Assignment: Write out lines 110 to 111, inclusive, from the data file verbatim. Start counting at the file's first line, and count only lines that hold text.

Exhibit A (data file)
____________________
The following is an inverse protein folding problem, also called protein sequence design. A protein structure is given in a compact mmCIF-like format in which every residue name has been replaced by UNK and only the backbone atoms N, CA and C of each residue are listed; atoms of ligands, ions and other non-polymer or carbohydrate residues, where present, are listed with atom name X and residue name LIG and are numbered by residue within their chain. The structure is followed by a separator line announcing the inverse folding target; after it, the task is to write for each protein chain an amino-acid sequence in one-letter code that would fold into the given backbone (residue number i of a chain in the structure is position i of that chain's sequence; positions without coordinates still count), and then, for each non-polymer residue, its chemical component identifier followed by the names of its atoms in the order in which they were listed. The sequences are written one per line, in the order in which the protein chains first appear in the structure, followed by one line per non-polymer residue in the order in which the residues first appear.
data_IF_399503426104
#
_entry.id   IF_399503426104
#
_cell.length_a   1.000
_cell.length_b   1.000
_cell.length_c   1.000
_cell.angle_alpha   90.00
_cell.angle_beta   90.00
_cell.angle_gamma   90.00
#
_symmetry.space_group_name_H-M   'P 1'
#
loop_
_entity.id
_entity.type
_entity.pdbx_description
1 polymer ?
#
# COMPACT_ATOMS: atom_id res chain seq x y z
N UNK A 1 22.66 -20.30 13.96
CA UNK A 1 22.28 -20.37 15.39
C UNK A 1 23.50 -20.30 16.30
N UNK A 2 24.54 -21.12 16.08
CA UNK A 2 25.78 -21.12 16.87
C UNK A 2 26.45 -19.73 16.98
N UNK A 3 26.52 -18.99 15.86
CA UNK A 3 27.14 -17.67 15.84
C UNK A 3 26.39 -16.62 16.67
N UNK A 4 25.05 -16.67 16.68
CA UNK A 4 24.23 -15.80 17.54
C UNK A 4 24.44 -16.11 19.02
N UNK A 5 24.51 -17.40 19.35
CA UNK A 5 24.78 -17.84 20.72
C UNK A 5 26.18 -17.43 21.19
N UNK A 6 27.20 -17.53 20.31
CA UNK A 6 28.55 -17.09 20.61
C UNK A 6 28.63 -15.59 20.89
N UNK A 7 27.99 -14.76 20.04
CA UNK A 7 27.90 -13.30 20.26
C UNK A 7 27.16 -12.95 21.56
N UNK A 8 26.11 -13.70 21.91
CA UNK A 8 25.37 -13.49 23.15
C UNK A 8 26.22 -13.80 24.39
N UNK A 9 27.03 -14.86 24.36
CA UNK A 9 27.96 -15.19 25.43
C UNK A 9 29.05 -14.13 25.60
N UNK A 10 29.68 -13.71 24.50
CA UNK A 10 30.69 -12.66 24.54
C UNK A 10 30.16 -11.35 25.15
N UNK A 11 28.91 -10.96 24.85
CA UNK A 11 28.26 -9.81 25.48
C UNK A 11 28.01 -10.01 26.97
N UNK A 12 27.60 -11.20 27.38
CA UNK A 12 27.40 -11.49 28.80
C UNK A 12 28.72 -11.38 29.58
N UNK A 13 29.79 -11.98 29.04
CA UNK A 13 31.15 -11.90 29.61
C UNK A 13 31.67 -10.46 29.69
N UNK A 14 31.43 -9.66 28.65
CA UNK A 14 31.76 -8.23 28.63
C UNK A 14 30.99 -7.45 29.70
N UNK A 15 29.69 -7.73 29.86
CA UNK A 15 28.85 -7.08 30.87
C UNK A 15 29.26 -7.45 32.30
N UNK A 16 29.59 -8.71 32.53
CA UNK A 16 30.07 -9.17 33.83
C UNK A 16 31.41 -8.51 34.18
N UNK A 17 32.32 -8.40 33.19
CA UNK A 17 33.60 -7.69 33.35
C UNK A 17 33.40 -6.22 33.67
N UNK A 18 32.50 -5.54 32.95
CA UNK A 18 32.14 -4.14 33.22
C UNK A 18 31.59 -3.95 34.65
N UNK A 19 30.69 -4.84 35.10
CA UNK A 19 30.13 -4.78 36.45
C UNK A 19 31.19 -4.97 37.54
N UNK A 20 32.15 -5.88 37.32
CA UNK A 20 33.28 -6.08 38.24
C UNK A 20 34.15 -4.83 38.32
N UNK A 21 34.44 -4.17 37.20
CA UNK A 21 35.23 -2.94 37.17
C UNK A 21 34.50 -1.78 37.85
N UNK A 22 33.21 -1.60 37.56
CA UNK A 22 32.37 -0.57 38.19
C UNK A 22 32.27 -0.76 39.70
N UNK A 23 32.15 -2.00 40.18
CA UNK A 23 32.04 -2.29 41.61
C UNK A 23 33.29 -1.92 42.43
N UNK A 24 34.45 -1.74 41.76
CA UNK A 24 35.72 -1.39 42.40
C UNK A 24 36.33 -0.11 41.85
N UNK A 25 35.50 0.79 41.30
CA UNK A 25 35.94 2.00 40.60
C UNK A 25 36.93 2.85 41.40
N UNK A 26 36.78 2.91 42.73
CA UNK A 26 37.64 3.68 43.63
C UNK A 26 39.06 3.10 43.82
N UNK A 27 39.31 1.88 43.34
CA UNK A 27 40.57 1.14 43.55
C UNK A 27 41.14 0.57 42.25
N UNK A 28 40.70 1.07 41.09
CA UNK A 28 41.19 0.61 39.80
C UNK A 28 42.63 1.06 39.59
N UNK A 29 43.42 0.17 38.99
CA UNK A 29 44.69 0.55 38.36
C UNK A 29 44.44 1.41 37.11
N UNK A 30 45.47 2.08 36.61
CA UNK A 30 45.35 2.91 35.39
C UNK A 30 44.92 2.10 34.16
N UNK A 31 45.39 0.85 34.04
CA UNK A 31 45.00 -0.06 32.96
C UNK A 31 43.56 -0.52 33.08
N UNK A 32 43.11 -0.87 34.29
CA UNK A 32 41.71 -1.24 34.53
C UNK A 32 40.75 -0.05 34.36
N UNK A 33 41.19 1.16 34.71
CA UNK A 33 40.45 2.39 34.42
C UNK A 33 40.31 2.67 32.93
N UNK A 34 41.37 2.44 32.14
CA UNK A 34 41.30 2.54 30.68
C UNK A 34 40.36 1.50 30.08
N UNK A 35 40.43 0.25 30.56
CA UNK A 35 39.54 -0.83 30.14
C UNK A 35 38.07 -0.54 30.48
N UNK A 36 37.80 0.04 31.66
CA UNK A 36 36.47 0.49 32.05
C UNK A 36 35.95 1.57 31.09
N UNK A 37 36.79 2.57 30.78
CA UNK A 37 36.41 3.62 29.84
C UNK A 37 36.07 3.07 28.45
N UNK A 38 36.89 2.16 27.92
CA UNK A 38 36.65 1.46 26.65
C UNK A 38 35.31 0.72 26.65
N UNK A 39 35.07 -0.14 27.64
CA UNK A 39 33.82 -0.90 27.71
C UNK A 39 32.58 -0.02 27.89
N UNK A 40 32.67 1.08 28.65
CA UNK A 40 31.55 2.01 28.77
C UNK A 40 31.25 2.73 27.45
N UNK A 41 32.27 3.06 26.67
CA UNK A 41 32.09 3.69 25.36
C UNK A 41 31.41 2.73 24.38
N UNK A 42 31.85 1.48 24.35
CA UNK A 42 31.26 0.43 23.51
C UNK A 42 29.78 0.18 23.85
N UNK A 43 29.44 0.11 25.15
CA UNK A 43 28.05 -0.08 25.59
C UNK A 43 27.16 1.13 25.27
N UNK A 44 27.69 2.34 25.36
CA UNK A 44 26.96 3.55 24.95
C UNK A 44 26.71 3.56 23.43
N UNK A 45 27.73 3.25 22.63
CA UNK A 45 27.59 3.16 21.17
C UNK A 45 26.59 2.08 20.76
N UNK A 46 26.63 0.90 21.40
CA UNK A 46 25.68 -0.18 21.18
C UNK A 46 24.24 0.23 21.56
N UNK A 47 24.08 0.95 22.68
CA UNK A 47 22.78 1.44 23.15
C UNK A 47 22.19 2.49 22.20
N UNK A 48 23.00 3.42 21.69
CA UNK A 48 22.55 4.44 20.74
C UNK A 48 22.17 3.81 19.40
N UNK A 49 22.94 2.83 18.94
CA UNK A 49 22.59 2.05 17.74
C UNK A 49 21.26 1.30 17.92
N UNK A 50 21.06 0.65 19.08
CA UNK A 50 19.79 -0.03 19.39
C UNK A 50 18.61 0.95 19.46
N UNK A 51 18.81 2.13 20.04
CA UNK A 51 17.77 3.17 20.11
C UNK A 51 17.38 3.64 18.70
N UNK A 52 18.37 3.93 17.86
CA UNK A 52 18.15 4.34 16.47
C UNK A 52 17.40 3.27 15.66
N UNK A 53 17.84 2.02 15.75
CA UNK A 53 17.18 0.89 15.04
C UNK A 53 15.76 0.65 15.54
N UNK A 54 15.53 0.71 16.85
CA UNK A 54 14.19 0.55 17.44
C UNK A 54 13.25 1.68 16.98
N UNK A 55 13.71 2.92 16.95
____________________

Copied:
CA UNK A 30 45.35 2.91 35.39
C UNK A 30 44.92 2.10 34.16